We made these "Love Bugs" for Valentine's Day this year. We used watercolour paper which helped with the effect. Student put a big puddle of watercolour paint in the middle of their page, then tilted the paper from side to side to create the legs and arms. Once the bugs were dry, students added cut out hearts for arms and legs. With a sharpie, they drew and cut out eyes on a white piece of paper. The last step was adding the simple eyes and mouth. Very easy, fun project!
Love this one! The moon is a print done with a round piece of styrofoam and white paint. The branch was added with a black sharpie once the paint had dried. The owl was explained as an oval with two small triangle ears. They left two spaces for the eyes before coloring in the owl. The effect is awesome!
For remembrance day we created these fields of poppies. Students began by painting red "blobs" on blue construction paper. The blobs got larger as they went down towards the bottom of their page. Once they were dry, students used green pastel to colop in the grassy field. Students were told that if they want to get the illusion of perspective they should have darker grass at the bottom of their page and lighter grass towards the top.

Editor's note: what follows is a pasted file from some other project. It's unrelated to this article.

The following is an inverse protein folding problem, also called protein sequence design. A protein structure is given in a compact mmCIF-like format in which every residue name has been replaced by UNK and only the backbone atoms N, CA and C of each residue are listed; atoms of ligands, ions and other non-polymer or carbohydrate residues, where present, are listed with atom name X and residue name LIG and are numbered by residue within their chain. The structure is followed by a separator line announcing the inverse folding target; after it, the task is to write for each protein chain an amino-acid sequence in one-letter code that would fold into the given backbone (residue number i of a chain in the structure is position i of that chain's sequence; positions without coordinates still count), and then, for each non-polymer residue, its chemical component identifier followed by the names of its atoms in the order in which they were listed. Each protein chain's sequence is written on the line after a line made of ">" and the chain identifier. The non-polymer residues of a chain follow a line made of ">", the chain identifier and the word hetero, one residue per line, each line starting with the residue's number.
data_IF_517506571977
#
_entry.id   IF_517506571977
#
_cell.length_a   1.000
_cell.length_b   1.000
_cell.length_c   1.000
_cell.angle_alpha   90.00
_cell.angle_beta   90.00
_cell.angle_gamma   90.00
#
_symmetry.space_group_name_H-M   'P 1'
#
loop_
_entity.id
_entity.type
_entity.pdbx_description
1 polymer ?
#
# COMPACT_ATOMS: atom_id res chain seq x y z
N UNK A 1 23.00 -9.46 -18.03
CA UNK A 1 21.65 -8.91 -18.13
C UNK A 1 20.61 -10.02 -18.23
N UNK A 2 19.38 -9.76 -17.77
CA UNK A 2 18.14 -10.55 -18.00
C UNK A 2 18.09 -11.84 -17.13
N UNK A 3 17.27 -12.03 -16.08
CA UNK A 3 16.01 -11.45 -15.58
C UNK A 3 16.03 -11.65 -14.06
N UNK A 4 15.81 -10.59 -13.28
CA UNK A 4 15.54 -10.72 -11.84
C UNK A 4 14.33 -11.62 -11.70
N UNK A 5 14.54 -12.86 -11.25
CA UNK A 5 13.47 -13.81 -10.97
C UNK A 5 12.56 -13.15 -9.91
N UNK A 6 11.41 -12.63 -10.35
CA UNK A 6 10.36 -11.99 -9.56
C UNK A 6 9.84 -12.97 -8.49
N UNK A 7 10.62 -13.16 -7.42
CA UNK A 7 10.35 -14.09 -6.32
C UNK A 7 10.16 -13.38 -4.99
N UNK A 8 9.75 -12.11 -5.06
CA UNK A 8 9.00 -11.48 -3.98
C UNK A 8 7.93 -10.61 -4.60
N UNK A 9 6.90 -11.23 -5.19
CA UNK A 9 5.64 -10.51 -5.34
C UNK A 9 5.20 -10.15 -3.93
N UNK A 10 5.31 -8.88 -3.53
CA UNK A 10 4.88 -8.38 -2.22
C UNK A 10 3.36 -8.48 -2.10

We made these as our first art project this year. Students chose a "group" of pastel colours in light and dark shades. They were given a square black piece of paper and were asked to start with one square in the middle then expand the size of their square as they continued in different colors. They were mounted on similar colors, but would also loo interesting mounted on complimentary color
We started these by drawing two lines down the sides of our page for the trees and a line to connect as the horizon. Students traced their lines in sharpie then coloured the tree trunks with a brown crayon. Students were given small square tissue paper in a variety of colors, glue, and a pencil crayon. They wrapped the tissue around the bottom of their pencil crayon, dipped it in glue, then attached the tissue to the paper. Once they were satisfied with the amount of leaves on their tree, they used watercolor to paint the sky blue and the grass green.
Summer Vacation is upon us! As our last art project of the year, my students drew and coloured sandcastles. The drawing was done step by step. The first line was the sandy horizon line on the bottom of the page. In the next steps, students drew their castles from the bottom up. They chose how they would like to tower their castles. Then, they added details like doors and windows. Student then drew the line behind their castles where the sky and water meet. Using a dark brown pastles, students outlined the shapes in their castle. Next, they coloured the rest of their castle light brown. To give the impression of light, students added white to the middle parts of the shapes in their castle. Dark blue was added for the water and light blue for the sky. Some student added white clouds and waves.